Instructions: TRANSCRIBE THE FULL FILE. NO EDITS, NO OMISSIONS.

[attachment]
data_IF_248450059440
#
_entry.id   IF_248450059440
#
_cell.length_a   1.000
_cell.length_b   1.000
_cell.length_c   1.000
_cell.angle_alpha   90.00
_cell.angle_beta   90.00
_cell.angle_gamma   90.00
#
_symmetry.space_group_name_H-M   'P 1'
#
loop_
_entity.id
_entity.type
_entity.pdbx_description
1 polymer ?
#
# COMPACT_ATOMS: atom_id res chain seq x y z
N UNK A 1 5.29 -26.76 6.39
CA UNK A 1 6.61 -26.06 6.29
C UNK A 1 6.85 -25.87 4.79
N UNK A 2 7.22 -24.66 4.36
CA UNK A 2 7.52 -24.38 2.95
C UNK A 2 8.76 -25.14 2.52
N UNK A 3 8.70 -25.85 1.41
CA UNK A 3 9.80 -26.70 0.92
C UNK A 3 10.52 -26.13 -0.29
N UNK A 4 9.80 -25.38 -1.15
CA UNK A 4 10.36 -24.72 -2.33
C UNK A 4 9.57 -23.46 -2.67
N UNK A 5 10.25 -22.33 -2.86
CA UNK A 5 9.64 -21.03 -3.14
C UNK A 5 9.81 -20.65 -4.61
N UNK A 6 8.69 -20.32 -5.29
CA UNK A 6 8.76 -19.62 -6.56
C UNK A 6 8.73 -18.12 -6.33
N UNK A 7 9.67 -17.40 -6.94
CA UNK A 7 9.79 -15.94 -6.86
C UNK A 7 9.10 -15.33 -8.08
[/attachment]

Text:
data_IF_248450059440
#
_entry.id   IF_248450059440
#
_cell.length_a   1.000
_cell.length_b   1.000
_cell.length_c   1.000
_cell.angle_alpha   90.00
_cell.angle_beta   90.00
_cell.angle_gamma   90.00
#
_symmetry.space_group_name_H-M   'P 1'
#
loop_
_entity.id
_entity.type
_entity.pdbx_description
1 polymer ?
#
# COMPACT_ATOMS: atom_id res chain seq x y z
N UNK A 1 5.29 -26.76 6.39
CA UNK A 1 6.61 -26.06 6.29
C UNK A 1 6.85 -25.87 4.79
N UNK A 2 7.22 -24.66 4.36
CA UNK A 2 7.52 -24.38 2.95
C UNK A 2 8.76 -25.14 2.52
N UNK A 3 8.70 -25.85 1.41
CA UNK A 3 9.80 -26.70 0.92
C UNK A 3 10.52 -26.13 -0.29
N UNK A 4 9.80 -25.38 -1.15
CA UNK A 4 10.36 -24.72 -2.33
C UNK A 4 9.57 -23.46 -2.67
N UNK A 5 10.25 -22.33 -2.86
CA UNK A 5 9.64 -21.03 -3.14
C UNK A 5 9.81 -20.65 -4.61
N UNK A 6 8.69 -20.32 -5.29
CA UNK A 6 8.76 -19.62 -6.56
C UNK A 6 8.73 -18.12 -6.33
N UNK A 7 9.67 -17.40 -6.94
CA UNK A 7 9.79 -15.94 -6.86
C UNK A 7 9.10 -15.33 -8.08